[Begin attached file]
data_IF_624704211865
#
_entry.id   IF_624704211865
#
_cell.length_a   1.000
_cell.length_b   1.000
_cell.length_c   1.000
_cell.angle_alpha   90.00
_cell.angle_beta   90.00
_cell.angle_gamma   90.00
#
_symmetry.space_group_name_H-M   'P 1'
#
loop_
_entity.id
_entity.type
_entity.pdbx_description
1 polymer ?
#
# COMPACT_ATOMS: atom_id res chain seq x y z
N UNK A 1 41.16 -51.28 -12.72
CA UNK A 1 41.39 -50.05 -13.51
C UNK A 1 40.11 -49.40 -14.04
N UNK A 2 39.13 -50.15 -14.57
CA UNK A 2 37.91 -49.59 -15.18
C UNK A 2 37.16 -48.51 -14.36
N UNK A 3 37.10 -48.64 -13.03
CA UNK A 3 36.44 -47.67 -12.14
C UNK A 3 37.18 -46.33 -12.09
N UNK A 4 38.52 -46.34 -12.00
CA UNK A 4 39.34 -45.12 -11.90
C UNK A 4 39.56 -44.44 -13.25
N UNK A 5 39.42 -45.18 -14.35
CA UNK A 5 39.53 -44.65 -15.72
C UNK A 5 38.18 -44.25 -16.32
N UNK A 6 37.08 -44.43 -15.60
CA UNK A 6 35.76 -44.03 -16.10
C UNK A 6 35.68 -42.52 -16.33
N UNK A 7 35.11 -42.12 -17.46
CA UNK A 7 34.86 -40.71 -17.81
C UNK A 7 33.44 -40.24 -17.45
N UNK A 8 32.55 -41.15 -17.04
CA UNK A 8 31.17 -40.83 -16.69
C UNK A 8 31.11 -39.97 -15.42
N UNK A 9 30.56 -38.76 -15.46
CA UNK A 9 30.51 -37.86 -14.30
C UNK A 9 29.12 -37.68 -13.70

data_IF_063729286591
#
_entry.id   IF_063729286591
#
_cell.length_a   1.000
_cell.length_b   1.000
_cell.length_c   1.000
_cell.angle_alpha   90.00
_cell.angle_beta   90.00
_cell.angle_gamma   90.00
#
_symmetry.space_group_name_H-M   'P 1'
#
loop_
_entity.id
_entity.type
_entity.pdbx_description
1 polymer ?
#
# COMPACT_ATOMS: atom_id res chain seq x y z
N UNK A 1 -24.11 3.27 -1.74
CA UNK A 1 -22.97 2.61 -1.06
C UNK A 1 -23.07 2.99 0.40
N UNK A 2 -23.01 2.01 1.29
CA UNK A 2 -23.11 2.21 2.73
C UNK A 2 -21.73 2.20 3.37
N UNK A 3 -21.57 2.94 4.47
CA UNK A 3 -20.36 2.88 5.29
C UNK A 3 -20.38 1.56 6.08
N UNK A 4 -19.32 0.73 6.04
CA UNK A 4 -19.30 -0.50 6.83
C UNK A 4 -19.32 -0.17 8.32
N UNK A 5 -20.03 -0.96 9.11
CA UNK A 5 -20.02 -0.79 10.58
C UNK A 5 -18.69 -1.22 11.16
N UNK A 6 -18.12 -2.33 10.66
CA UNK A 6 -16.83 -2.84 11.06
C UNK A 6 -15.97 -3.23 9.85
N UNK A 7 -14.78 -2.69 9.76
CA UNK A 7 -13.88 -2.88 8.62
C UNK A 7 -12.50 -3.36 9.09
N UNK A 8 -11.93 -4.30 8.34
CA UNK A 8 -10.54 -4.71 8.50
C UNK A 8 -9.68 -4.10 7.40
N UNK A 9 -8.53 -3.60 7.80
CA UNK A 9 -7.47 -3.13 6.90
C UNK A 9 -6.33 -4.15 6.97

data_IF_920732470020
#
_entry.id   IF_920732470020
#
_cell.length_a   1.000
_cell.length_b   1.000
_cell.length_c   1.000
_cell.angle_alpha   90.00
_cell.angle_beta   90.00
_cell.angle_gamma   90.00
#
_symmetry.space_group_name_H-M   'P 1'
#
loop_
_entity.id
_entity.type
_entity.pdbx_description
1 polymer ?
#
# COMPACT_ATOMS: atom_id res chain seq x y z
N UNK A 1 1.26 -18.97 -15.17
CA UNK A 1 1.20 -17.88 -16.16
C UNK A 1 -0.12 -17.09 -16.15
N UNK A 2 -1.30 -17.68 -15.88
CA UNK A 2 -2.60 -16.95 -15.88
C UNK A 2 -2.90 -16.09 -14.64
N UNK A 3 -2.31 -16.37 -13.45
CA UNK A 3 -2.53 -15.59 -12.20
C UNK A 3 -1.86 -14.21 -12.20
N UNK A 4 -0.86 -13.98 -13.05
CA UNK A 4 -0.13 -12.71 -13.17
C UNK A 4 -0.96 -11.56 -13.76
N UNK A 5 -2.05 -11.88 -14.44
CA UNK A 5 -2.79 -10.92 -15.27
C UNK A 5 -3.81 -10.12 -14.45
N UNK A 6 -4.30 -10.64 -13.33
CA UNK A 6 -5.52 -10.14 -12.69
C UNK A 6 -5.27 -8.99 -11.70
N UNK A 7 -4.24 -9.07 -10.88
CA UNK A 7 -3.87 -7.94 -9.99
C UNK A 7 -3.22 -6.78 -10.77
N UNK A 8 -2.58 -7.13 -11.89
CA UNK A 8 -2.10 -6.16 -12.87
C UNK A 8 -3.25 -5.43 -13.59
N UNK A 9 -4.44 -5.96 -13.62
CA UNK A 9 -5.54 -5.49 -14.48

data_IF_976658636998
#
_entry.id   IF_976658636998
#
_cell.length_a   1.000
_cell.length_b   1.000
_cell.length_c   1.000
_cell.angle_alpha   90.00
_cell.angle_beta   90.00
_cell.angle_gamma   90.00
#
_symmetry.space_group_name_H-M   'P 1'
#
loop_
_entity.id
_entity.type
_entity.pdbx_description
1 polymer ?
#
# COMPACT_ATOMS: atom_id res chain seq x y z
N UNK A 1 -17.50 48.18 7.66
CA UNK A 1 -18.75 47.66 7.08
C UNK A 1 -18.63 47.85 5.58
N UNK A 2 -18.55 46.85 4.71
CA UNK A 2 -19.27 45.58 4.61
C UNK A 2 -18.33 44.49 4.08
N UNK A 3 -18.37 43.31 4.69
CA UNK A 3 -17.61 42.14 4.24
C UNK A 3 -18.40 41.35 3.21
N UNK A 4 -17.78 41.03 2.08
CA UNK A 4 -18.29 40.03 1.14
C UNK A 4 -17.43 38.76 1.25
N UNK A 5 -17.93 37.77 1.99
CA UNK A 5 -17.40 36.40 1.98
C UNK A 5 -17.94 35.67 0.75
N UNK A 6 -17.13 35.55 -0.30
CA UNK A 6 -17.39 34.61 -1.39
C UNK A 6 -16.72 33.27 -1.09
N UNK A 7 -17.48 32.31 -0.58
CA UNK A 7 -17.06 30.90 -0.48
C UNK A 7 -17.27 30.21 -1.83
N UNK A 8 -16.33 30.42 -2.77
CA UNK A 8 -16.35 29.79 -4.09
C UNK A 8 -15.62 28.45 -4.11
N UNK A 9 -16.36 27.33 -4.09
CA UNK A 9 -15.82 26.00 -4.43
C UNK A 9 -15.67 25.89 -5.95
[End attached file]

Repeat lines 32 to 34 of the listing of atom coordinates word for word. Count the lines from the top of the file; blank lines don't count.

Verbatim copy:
C UNK A 4 39.56 -44.44 -13.25
N UNK A 5 39.42 -45.18 -14.35
CA UNK A 5 39.53 -44.65 -15.72